Thursday, April 26, 2007

Answering Nietzsche

From Cardinal Ratzinger's response letter to Prof. Pera (found on pp. 125-26 of Without Roots:
Here what we are actually addressing, in my opinion, is the decisive reason for the abandonment of Christianity: its model for life is apparently unconvincing. It seems to place too many restraints on humankind that stifle its joie de vivre, that limit its precious freedom, and that do not lead it to open pastures--in the language of the Psalms--but rather into want, into deprivation. Something similar happened in antiquity, when the representatives of the powerful Roman state appealed to Christians by saying: Return to our religion, our religion is joyous, we have feasts, drunken revels, and entertainments, while you believe in One who was crucified.

The Christians were able to demonstrate persuasively how empty and base were the entertainments of paganism, and how sublime the gift of faith in the God who suffers with us and leads us to the road of true greatness. ... The Christian model of life must be manifested as a life in all its fullness and freedom, a life that does not experience the bonds of love as dependence and limitation but rather as an opening to the greatness of life.
Encouragement and indictment all in one passage. Isn't that always how it runs?


Monica said...

That is a wonderful passage. It really is.

The Bard said...

It's a powerful insight that mirrors what we read in Chesterton, Lewis, Piper, and of course Ecclesiastes. I repeat my point that one of the greatest problems in contemporary Christianity is a true theology of pleasure. My time in law school, my first real interaction with the pagan world, has convinced me that the unsaved really don't know pleasure. *Sin* destroys the joy of life. Sadly, modern Christianity hasn't offered much of an alternative. When it does, people notice.

However, I reject Ratzinger's thesis: Europe's main reason, indeed its reasons, for abandoning Christianity go far deeper than its tendency to moralism. First, the abandonment comes from the will: they *want* to reject God. Second, the abandonment comes from prospertiy: they see no need for God in a world where everyone is (to borrow the phrase), fat, dumb, and (on the surface) happy. Third, the abandonment comes because modernist criticism of Christianity stripped everything supernatural and worth believing out of it. I could go on and people could offer better and deeper reasons, but Raztinger misidentifies the main reason.

This error, however, should not blind us to the power of his insight.

Becca said...

I don't know, Bard. I think ultimately you are right about people willing to reject God (see, you're not that far gone into Calvinism *giggle*), but there might also be a layer of one of those vicious cause/effect cycles here, too. If Christianity looses the joy and fulfillment element, it leaves a vacuum, which people will seek to fill with something else, because (a la Piper) we are created with an innate desire for joy and fulfillment. Satin is waiting in the wings with handfuls of things to offer as substitutes, and pretty soon you have a culture than no longer even thinks hard about the choice, pulling hard even at the Christians who haven't forgotten the theology of pleasure.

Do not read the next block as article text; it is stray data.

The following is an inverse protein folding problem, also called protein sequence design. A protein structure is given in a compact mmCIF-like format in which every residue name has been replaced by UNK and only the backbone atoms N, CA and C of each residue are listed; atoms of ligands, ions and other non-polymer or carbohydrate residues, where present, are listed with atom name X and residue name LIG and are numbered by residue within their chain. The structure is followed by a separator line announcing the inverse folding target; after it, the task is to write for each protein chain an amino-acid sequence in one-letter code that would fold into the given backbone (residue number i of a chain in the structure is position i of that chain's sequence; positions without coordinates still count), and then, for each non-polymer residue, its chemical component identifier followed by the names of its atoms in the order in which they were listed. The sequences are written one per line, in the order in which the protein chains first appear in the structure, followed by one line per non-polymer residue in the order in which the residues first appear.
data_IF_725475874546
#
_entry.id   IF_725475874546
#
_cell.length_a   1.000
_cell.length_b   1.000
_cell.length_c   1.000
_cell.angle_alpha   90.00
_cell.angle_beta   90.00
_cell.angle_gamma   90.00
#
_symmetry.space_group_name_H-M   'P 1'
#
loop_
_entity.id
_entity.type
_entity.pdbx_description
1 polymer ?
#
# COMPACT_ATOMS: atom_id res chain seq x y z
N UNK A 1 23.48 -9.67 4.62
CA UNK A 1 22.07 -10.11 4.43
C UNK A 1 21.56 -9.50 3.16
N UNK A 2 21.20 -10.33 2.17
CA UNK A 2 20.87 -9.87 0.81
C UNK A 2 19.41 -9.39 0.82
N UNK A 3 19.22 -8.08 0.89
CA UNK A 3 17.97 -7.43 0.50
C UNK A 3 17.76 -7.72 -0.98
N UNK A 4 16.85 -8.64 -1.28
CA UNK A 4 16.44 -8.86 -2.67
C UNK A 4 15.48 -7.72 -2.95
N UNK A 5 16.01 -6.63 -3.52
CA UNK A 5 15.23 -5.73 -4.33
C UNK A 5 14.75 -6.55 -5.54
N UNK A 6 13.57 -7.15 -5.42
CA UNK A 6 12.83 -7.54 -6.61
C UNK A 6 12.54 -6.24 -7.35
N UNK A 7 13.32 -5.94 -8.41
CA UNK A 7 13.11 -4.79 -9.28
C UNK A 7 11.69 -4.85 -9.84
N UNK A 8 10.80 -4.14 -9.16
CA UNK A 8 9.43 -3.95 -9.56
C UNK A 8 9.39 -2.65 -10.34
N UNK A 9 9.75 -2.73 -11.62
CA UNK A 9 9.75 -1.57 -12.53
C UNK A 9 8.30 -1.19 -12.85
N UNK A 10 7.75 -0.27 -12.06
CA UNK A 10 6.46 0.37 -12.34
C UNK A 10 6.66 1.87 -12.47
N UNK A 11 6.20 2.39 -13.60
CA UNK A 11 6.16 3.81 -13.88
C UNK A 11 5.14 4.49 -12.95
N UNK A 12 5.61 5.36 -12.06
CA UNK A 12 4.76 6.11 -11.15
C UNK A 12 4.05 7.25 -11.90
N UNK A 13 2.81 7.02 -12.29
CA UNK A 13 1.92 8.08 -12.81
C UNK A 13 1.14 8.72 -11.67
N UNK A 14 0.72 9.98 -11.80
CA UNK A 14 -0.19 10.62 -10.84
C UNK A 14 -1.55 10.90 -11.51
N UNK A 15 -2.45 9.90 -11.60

So yes, there there might be the social forces at work that Ratzinger describes. And yes, ultimately Europe (and America) is culpable for rejecting God first, regardless of social constructs you might theorize to try to explain it.

How's that for relativistic tolerance? You're both right! *grin*

The Bard said...

It would take a true relativist to say that both someone who identifies "the decisive reason" for something (decline of Christianity in Eurpose) and someone who says that he has misidentified "the decisive reason" are both right! And if you are tempted to Revativism, I know a great book to read.

I said that people rejected Jesus Christ because they wanted to reject him; I did not say that they were entirely free to choose their own wants or direct their own wills.

I see you point about the vicious circle, and I think I can see it at work in some circles in America. I don't think the circle is as much of a problem in Europe beacuse I think churches there were as moralistic as ones in the USA, but that's just from my limited observations

But my key point is that that Ratzinger does not have offer an insight, but that his claim to have found a *the decisive* reason for Europe's rejection of Christiantiy is wrong. I offer a non-exhaustive list of reasons that are at least responsible, if not more resonsible, for Europe's spiritual decline that Christianity's tendency to degenerate into moralism.

ryan said...

I'd suggest a different answer: Ratzinger probably is right in his analysis that one of the main reasons Europe has rejected Christianity is that the church has indeed lost its way. That's why there was a Reformation.

But Ratzinger's solution to the problem--like most serious Catholics--seems to be to reintroduce those things which led to the Reformation in the first place: an overreaching papacy, sclerotic hierarchy, etc. Yes, Europe is looking for something the church isn't providing, but that something isn't 16th century Catholicism.

"Hey, Europe started moving away from the Catholic church around the 16th century. Let's find out what they were doing then and do more of that."


The Bard said...

Yes, a problems in the church lead to social decline. That's true--and unremarkable.

But I don't read Ratzinger in this passage as making a broad statement about a "church losing its way." I read him as making a much more specific point: that "the decisive" reason for Europe's spiritual decline (as opposed to a reason) is a Christianity that "places to many restraints" and "stifles" life. That's what I disagree with.